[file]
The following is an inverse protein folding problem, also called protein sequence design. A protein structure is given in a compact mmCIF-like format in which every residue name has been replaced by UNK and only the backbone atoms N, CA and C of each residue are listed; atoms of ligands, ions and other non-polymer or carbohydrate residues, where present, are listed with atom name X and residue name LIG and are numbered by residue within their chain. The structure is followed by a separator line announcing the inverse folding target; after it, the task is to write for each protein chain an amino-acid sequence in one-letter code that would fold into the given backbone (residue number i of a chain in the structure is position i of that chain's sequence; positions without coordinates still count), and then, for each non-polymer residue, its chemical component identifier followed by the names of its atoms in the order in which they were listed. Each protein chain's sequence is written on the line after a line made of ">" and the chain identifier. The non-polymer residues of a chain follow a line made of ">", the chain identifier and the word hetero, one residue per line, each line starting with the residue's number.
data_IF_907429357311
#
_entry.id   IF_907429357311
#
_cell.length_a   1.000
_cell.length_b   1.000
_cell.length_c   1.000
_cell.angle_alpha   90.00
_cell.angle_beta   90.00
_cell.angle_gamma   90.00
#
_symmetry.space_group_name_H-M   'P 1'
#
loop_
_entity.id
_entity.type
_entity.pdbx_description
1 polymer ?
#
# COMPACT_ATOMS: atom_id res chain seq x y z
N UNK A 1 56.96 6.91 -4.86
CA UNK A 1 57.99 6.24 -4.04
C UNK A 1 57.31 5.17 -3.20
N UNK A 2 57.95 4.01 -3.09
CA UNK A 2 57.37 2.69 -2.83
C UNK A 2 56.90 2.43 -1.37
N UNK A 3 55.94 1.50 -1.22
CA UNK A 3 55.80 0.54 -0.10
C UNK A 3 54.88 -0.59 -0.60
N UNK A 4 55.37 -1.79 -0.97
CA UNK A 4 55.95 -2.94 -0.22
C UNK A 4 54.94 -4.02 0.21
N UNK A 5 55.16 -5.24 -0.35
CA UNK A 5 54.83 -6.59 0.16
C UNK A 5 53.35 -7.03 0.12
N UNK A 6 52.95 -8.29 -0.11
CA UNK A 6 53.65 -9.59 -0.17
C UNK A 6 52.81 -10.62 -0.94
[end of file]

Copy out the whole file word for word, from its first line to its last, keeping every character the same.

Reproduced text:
The following is an inverse protein folding problem, also called protein sequence design. A protein structure is given in a compact mmCIF-like format in which every residue name has been replaced by UNK and only the backbone atoms N, CA and C of each residue are listed; atoms of ligands, ions and other non-polymer or carbohydrate residues, where present, are listed with atom name X and residue name LIG and are numbered by residue within their chain. The structure is followed by a separator line announcing the inverse folding target; after it, the task is to write for each protein chain an amino-acid sequence in one-letter code that would fold into the given backbone (residue number i of a chain in the structure is position i of that chain's sequence; positions without coordinates still count), and then, for each non-polymer residue, its chemical component identifier followed by the names of its atoms in the order in which they were listed. Each protein chain's sequence is written on the line after a line made of ">" and the chain identifier. The non-polymer residues of a chain follow a line made of ">", the chain identifier and the word hetero, one residue per line, each line starting with the residue's number.
data_IF_907429357311
#
_entry.id   IF_907429357311
#
_cell.length_a   1.000
_cell.length_b   1.000
_cell.length_c   1.000
_cell.angle_alpha   90.00
_cell.angle_beta   90.00
_cell.angle_gamma   90.00
#
_symmetry.space_group_name_H-M   'P 1'
#
loop_
_entity.id
_entity.type
_entity.pdbx_description
1 polymer ?
#
# COMPACT_ATOMS: atom_id res chain seq x y z
N UNK A 1 56.96 6.91 -4.86
CA UNK A 1 57.99 6.24 -4.04
C UNK A 1 57.31 5.17 -3.20
N UNK A 2 57.95 4.01 -3.09
CA UNK A 2 57.37 2.69 -2.83
C UNK A 2 56.90 2.43 -1.37
N UNK A 3 55.94 1.50 -1.22
CA UNK A 3 55.80 0.54 -0.10
C UNK A 3 54.88 -0.59 -0.60
N UNK A 4 55.37 -1.79 -0.97
CA UNK A 4 55.95 -2.94 -0.22
C UNK A 4 54.94 -4.02 0.21
N UNK A 5 55.16 -5.24 -0.35
CA UNK A 5 54.83 -6.59 0.16
C UNK A 5 53.35 -7.03 0.12
N UNK A 6 52.95 -8.29 -0.11
CA UNK A 6 53.65 -9.59 -0.17
C UNK A 6 52.81 -10.62 -0.94